UNDERSTANDING POWERS OF ATTORNEY IN ONTARIO

A power of attorney is a legal document that entitles an individual to make decisions on behalf of another person. In Ontario, there are two types of powers of attorney: a power of attorney for property and a power of attorney for personal care. Typically, an individual will appoint a power of attorney that will trigger in the event that they become mentally or physically incapable of handling their own affairs. In Ontario, powers of attorney are governed by the Substitute Decisions Act. When an individual appoints a power of attorney, they must be mentally capable and acting of their own volition. If there is evidence that an individual was under duress or that they were mentally incapable when the power of attorney was appointed, the courts may invalidate the power of attorney. In the event that no power of attorney is appointed, spouses and family members will not automatically be entitled to make any financial decisions or certain healthcare decisions for the mentally incapable individual. They must apply to the Office of the Public Guardian and Trustee or the Ontario Superior Court of Justice to become a court-appointed guardian.

POWER OF ATTORNEY FOR PROPERTY

A power of attorney for property can either be a general or continuing power of attorney. A general power of attorney for property will enable the agent to act for the principal only while the principal is mentally capable and will terminate upon the principal becoming mentally incapable. [1] A continuing power of attorney for the property will only trigger in the event that the principal becomes mentally incapable.[2] The document that authorizes the power of attorney will specify when the powers trigger, it will set out what the agent can and cannot do, and it will detail if the power of attorney is entitled to remuneration. Examples of decisions the agent may be authorized to make include investments, management of debt, and buying and selling property. To be a power of attorney for property, the agent must be mentally capable, and the agent must be at least 18 years of age at the time the power of attorney for property is triggered.[3]

POWER OF ATTORNEY FOR PERSONAL CARE

A power of attorney for personal care will only take effect upon the principal becoming incapable of making personal care decisions. The power of attorney for personal care will set out the specific powers the agent is authorized to make regarding healthcare, it will specify restrictions to medical care the principal does not authorize, and it will detail if the power of attorney is entitled to remuneration. Examples of common restrictions include the principal not wanting to be kept alive by life support, refusing blood transfusions, or certain invasive surgeries. To be a power of attorney for personal care, the agent must be mentally capable, and the agent must be at least 16 years of age at the time the power of attorney for personal care is triggered.[4]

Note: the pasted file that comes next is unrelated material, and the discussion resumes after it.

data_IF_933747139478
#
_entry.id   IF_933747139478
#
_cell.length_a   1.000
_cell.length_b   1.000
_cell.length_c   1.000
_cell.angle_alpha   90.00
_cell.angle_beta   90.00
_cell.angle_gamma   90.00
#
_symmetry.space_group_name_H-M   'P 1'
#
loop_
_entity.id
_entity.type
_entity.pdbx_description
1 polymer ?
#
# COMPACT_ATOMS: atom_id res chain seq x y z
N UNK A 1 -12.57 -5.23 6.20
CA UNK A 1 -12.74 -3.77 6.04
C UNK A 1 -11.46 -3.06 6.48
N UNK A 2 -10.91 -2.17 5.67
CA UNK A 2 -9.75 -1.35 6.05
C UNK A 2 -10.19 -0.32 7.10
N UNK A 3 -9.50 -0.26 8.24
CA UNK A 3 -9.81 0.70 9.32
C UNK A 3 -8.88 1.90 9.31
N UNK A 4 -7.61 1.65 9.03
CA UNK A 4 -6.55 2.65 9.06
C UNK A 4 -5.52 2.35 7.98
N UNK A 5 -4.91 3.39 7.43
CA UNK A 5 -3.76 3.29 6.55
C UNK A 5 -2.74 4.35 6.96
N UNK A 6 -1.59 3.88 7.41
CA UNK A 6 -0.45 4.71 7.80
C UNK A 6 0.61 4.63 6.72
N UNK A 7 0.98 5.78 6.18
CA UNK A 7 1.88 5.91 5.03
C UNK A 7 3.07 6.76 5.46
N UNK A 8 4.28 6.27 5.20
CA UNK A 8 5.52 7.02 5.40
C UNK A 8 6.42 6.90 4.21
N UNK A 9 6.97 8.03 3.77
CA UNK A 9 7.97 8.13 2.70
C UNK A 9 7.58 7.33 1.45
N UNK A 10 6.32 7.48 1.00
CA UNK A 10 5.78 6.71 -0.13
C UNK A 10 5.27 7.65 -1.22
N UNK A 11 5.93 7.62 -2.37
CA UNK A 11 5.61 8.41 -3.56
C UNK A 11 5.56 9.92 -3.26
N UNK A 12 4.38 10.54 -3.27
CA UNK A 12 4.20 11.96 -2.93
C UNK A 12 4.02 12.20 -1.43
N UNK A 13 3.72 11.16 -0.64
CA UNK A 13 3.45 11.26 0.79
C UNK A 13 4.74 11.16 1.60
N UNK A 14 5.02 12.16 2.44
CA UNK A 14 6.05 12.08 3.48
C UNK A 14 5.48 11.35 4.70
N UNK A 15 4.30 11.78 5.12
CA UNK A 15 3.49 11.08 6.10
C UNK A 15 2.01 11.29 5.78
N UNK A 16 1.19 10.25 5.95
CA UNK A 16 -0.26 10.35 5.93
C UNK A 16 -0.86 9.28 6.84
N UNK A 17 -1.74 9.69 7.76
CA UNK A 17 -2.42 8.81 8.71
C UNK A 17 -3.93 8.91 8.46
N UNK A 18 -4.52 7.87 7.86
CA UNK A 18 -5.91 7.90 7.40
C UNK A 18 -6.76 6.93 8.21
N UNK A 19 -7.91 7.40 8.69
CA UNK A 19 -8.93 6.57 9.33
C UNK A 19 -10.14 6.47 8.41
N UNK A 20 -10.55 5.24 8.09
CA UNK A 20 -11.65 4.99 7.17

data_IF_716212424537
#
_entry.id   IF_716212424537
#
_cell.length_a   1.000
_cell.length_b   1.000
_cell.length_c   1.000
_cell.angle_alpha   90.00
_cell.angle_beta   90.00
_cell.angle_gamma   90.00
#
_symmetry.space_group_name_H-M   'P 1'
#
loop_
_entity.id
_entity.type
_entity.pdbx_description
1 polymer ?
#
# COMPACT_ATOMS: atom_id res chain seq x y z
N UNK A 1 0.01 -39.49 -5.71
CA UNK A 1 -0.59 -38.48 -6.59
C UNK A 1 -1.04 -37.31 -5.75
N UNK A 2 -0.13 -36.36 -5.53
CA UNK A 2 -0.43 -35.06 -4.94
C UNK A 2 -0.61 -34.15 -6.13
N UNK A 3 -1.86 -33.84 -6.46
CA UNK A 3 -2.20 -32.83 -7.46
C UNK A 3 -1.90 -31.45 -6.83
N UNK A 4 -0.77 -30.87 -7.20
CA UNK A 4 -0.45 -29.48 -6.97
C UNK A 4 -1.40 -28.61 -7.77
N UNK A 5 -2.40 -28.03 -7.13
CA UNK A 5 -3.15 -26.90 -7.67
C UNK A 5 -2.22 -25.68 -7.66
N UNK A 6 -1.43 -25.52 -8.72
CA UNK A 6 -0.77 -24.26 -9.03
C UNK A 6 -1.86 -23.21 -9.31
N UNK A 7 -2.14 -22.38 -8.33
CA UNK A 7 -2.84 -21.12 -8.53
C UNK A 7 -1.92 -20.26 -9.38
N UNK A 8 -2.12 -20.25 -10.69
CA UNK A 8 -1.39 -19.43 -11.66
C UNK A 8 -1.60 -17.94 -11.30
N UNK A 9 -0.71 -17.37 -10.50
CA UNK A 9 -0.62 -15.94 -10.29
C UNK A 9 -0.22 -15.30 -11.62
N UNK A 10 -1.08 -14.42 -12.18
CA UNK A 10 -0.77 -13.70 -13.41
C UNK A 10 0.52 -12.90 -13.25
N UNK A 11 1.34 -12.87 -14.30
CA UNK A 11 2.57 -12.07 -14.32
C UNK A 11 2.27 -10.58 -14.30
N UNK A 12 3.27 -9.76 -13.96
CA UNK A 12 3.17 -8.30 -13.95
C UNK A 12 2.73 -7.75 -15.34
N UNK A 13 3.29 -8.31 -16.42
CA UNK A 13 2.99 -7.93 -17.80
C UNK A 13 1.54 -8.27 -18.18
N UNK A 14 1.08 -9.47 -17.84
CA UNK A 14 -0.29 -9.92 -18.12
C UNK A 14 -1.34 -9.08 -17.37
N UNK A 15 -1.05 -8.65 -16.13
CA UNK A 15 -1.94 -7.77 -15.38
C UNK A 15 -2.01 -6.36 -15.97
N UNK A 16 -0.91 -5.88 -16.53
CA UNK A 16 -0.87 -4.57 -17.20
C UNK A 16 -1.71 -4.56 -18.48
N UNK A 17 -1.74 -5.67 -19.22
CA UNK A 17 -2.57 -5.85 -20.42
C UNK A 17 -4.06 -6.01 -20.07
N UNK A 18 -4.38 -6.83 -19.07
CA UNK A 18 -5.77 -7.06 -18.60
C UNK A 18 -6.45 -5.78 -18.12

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1. Government of Canada: What Every Older Canadian Should Know About Powers of Attorney.
2. Government of Canada: What Every Older Canadian Should Know About Powers of Attorney.
3. Government of Ontario: Making a Power of Attorney.
4. Government of Ontario: Making a Power of Attorney.

If you are looking to set up a power of attorney,  contact us today to set up an initial consultation. Our real estate law team has the experience and knowledge to draft a detailed power of attorney that reflects your true intentions and protects your interests.

Disclaimer: The information contained in this article is not to be construed as legal advice. The content is drafted and published only for the purpose of providing the public with general information regarding various real estate and business law topics. For legal advice, please contact us.

About the Author:

Shahriar Jahanshahi is the founder and principal lawyer at Jahanshahi Law Firm with a practice focus on representing business star-ups and investors in the province of Ontario. For further information about Shahriar Jahanshahi, click here.